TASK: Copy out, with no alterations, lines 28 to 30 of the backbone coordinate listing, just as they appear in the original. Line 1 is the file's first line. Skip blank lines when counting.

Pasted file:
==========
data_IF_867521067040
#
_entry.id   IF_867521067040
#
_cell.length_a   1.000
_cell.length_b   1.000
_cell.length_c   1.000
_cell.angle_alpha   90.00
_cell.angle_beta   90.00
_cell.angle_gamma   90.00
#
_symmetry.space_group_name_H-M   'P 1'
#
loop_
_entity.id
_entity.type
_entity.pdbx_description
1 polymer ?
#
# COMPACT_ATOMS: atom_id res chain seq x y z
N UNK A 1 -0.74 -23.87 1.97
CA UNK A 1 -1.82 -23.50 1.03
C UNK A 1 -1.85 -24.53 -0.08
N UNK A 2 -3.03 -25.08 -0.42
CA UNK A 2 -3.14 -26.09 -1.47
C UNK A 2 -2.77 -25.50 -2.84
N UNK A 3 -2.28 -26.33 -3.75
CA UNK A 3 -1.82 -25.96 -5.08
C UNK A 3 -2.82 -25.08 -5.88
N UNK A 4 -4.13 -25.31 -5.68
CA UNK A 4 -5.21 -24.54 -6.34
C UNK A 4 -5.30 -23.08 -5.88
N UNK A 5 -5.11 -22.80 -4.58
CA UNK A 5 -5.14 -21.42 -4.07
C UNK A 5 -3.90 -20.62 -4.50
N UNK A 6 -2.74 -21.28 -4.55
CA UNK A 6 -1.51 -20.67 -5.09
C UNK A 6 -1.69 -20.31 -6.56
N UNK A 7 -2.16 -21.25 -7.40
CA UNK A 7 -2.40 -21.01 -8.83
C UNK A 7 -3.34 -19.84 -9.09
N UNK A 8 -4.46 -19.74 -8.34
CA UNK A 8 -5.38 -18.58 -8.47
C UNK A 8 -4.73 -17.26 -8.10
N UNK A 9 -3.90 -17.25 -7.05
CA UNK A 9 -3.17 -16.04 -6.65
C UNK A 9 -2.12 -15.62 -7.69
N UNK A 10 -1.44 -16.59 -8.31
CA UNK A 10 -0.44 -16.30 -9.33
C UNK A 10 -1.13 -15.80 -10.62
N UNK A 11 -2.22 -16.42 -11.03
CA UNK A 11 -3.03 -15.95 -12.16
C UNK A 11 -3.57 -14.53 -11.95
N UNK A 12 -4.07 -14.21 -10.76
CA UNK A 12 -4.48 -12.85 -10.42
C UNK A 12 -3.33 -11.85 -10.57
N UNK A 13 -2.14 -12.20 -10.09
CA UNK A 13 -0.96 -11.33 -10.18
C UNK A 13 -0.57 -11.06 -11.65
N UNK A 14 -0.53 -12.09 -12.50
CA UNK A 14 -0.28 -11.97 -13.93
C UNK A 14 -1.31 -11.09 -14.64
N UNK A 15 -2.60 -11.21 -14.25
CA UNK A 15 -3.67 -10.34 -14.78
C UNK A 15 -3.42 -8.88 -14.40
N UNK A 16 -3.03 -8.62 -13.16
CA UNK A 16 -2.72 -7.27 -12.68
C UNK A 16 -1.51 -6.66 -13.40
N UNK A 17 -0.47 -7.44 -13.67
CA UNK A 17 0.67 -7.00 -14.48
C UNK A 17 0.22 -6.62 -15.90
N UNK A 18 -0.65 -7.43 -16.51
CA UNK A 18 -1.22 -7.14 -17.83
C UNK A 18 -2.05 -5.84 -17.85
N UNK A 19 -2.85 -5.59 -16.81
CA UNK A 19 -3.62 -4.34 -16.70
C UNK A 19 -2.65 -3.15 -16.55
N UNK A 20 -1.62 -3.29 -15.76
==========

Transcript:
CA UNK A 3 -1.82 -25.96 -5.08
C UNK A 3 -2.82 -25.08 -5.88
N UNK A 4 -4.13 -25.31 -5.68